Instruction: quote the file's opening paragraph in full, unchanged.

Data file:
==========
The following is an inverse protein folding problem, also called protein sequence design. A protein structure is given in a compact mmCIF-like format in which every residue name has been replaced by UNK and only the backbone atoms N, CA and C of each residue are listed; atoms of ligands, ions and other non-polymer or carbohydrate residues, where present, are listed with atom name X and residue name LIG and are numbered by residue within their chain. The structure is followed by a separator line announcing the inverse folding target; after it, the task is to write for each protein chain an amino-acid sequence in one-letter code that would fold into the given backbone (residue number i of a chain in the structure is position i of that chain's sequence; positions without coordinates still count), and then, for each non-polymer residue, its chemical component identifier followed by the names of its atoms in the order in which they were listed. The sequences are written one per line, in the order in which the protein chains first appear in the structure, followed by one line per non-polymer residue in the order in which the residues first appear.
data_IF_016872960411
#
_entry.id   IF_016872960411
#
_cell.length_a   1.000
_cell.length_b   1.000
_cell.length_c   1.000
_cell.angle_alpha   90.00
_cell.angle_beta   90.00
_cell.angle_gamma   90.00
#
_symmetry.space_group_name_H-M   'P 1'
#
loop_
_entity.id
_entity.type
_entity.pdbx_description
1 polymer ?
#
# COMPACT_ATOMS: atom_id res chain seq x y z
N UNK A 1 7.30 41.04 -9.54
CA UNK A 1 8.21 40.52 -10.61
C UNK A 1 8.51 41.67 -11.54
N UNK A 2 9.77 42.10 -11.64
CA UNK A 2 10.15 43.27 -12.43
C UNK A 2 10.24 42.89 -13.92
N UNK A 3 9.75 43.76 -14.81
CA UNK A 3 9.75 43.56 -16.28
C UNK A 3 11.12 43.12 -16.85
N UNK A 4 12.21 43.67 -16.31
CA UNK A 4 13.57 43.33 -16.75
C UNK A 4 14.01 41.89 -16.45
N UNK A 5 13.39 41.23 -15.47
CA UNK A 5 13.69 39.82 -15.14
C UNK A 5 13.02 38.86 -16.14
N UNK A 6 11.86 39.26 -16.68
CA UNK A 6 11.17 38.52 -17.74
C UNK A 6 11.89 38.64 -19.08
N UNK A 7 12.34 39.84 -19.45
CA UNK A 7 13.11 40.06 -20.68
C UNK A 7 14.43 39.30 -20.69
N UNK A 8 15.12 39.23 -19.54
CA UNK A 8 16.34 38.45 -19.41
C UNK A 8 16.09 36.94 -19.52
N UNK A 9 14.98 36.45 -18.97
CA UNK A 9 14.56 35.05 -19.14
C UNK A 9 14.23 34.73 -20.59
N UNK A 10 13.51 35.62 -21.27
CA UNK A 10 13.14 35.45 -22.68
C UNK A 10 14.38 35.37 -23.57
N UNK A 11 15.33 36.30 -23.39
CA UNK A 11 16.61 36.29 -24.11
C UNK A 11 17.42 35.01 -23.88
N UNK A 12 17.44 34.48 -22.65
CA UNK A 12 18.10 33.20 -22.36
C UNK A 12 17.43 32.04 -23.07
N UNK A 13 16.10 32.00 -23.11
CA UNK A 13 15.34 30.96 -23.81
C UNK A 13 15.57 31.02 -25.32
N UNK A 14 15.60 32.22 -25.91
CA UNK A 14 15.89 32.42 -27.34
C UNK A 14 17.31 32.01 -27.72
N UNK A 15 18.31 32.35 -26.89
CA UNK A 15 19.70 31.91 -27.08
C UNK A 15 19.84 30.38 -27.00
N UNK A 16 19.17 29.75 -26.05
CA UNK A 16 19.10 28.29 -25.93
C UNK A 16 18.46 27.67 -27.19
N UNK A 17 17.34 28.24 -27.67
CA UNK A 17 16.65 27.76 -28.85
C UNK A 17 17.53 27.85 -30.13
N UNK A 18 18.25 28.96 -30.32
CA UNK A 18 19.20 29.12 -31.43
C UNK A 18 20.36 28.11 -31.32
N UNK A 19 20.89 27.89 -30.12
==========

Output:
The following is an inverse protein folding problem, also called protein sequence design. A protein structure is given in a compact mmCIF-like format in which every residue name has been replaced by UNK and only the backbone atoms N, CA and C of each residue are listed; atoms of ligands, ions and other non-polymer or carbohydrate residues, where present, are listed with atom name X and residue name LIG and are numbered by residue within their chain. The structure is followed by a separator line announcing the inverse folding target; after it, the task is to write for each protein chain an amino-acid sequence in one-letter code that would fold into the given backbone (residue number i of a chain in the structure is position i of that chain's sequence; positions without coordinates still count), and then, for each non-polymer residue, its chemical component identifier followed by the names of its atoms in the order in which they were listed. The sequences are written one per line, in the order in which the protein chains first appear in the structure, followed by one line per non-polymer residue in the order in which the residues first appear.